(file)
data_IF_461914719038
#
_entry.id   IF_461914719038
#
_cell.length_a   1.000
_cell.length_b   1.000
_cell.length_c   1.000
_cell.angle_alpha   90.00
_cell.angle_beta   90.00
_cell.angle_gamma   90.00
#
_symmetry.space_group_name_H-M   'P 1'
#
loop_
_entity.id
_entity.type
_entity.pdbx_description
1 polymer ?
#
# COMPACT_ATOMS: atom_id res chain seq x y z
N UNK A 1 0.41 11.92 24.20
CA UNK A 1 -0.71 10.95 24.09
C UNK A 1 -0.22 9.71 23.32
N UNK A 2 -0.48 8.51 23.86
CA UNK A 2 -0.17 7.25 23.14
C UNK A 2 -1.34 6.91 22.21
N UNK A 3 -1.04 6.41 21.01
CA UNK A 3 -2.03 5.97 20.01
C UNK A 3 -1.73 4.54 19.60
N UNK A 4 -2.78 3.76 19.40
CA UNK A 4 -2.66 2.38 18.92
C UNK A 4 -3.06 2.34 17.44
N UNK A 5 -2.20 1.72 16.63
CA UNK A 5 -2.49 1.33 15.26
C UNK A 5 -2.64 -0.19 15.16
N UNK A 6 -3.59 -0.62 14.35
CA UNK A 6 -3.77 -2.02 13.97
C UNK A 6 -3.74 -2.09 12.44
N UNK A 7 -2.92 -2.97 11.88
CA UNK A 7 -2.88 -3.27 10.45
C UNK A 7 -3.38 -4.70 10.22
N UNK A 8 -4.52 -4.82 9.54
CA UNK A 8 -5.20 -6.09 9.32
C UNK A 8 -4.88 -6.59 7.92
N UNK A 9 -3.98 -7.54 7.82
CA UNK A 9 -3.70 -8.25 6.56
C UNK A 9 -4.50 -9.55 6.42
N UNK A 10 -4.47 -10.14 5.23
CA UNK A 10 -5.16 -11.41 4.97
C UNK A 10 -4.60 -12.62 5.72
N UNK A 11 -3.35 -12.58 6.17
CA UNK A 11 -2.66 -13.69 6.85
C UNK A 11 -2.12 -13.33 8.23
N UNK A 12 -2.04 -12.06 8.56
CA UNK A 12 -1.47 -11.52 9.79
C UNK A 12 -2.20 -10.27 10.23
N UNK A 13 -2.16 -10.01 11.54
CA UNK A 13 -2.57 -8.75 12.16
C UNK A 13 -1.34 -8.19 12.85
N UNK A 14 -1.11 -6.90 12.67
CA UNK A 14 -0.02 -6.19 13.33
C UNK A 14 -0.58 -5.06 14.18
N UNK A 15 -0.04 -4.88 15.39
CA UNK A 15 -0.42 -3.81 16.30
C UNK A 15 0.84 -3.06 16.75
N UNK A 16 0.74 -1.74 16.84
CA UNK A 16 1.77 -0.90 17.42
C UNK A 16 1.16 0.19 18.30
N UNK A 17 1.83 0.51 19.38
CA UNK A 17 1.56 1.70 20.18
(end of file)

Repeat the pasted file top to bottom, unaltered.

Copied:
data_IF_461914719038
#
_entry.id   IF_461914719038
#
_cell.length_a   1.000
_cell.length_b   1.000
_cell.length_c   1.000
_cell.angle_alpha   90.00
_cell.angle_beta   90.00
_cell.angle_gamma   90.00
#
_symmetry.space_group_name_H-M   'P 1'
#
loop_
_entity.id
_entity.type
_entity.pdbx_description
1 polymer ?
#
# COMPACT_ATOMS: atom_id res chain seq x y z
N UNK A 1 0.41 11.92 24.20
CA UNK A 1 -0.71 10.95 24.09
C UNK A 1 -0.22 9.71 23.32
N UNK A 2 -0.48 8.51 23.86
CA UNK A 2 -0.17 7.25 23.14
C UNK A 2 -1.34 6.91 22.21
N UNK A 3 -1.04 6.41 21.01
CA UNK A 3 -2.03 5.97 20.01
C UNK A 3 -1.73 4.54 19.60
N UNK A 4 -2.78 3.76 19.40
CA UNK A 4 -2.66 2.38 18.92
C UNK A 4 -3.06 2.34 17.44
N UNK A 5 -2.20 1.72 16.63
CA UNK A 5 -2.49 1.33 15.26
C UNK A 5 -2.64 -0.19 15.16
N UNK A 6 -3.59 -0.62 14.35
CA UNK A 6 -3.77 -2.02 13.97
C UNK A 6 -3.74 -2.09 12.44
N UNK A 7 -2.92 -2.97 11.88
CA UNK A 7 -2.88 -3.27 10.45
C UNK A 7 -3.38 -4.70 10.22
N UNK A 8 -4.52 -4.82 9.54
CA UNK A 8 -5.20 -6.09 9.32
C UNK A 8 -4.88 -6.59 7.92
N UNK A 9 -3.98 -7.54 7.82
CA UNK A 9 -3.70 -8.25 6.56
C UNK A 9 -4.50 -9.55 6.42
N UNK A 10 -4.47 -10.14 5.23
CA UNK A 10 -5.16 -11.41 4.97
C UNK A 10 -4.60 -12.62 5.72
N UNK A 11 -3.35 -12.58 6.17
CA UNK A 11 -2.66 -13.69 6.85
C UNK A 11 -2.12 -13.33 8.23
N UNK A 12 -2.04 -12.06 8.56
CA UNK A 12 -1.47 -11.52 9.79
C UNK A 12 -2.20 -10.27 10.23
N UNK A 13 -2.16 -10.01 11.54
CA UNK A 13 -2.57 -8.75 12.16
C UNK A 13 -1.34 -8.19 12.85
N UNK A 14 -1.11 -6.90 12.67
CA UNK A 14 -0.02 -6.19 13.33
C UNK A 14 -0.58 -5.06 14.18
N UNK A 15 -0.04 -4.88 15.39
CA UNK A 15 -0.42 -3.81 16.30
C UNK A 15 0.84 -3.06 16.75
N UNK A 16 0.74 -1.74 16.84
CA UNK A 16 1.77 -0.90 17.42
C UNK A 16 1.16 0.19 18.30
N UNK A 17 1.83 0.51 19.38
CA UNK A 17 1.56 1.70 20.18